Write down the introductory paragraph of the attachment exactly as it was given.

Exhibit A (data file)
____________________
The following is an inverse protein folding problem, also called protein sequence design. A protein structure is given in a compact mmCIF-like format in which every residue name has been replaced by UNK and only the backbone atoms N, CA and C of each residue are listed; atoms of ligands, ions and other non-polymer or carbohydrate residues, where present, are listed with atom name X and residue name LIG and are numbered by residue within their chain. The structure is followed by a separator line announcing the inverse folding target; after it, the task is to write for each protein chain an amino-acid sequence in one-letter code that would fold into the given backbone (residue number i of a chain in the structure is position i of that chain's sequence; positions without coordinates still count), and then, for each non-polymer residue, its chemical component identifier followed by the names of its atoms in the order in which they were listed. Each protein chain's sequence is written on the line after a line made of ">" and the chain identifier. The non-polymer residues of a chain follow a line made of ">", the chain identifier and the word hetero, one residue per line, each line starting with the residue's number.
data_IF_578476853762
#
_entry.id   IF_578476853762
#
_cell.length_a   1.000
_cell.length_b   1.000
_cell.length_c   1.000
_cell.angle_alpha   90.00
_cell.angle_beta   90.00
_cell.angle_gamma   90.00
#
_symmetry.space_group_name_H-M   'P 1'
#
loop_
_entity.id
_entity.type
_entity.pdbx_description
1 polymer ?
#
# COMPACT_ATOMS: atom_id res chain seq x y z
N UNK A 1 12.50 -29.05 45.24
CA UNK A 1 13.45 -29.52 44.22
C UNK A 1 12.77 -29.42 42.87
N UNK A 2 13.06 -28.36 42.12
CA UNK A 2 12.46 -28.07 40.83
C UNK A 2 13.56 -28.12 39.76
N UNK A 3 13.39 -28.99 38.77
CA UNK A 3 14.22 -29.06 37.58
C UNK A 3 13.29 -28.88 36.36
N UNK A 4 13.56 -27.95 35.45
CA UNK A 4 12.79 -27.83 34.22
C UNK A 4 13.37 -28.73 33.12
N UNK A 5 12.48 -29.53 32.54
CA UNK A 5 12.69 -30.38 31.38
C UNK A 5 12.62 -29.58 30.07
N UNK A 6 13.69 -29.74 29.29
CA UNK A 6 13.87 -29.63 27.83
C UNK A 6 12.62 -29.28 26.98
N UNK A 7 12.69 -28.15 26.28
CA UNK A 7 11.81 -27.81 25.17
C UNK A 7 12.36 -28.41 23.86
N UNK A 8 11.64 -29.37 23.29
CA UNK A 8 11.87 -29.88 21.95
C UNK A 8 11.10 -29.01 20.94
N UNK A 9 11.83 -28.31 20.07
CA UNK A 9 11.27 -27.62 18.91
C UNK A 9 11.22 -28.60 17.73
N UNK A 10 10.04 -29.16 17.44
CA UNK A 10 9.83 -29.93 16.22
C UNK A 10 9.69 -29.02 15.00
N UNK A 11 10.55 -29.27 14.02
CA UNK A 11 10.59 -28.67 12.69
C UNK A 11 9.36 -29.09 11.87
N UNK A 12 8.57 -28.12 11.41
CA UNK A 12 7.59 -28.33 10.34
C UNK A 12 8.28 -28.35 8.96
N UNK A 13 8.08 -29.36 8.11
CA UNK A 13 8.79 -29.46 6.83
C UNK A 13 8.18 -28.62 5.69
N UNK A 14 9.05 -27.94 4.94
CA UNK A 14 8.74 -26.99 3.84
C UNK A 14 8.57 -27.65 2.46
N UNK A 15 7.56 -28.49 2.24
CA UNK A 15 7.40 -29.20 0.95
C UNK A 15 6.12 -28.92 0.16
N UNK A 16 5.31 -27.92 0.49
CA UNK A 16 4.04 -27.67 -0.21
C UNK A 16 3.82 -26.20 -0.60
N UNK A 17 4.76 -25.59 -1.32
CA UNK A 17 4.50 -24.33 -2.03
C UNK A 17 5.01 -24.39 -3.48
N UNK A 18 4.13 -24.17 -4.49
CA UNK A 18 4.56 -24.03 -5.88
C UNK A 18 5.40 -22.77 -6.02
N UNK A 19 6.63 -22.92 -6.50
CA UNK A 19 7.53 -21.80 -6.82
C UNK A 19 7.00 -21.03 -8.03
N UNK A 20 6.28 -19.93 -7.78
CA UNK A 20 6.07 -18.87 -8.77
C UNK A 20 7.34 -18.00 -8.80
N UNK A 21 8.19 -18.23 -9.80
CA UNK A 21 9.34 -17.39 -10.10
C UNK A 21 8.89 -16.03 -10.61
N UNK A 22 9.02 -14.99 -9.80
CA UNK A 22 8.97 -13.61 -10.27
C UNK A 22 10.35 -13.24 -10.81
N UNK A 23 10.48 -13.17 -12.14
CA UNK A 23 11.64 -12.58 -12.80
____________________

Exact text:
The following is an inverse protein folding problem, also called protein sequence design. A protein structure is given in a compact mmCIF-like format in which every residue name has been replaced by UNK and only the backbone atoms N, CA and C of each residue are listed; atoms of ligands, ions and other non-polymer or carbohydrate residues, where present, are listed with atom name X and residue name LIG and are numbered by residue within their chain. The structure is followed by a separator line announcing the inverse folding target; after it, the task is to write for each protein chain an amino-acid sequence in one-letter code that would fold into the given backbone (residue number i of a chain in the structure is position i of that chain's sequence; positions without coordinates still count), and then, for each non-polymer residue, its chemical component identifier followed by the names of its atoms in the order in which they were listed. Each protein chain's sequence is written on the line after a line made of ">" and the chain identifier. The non-polymer residues of a chain follow a line made of ">", the chain identifier and the word hetero, one residue per line, each line starting with the residue's number.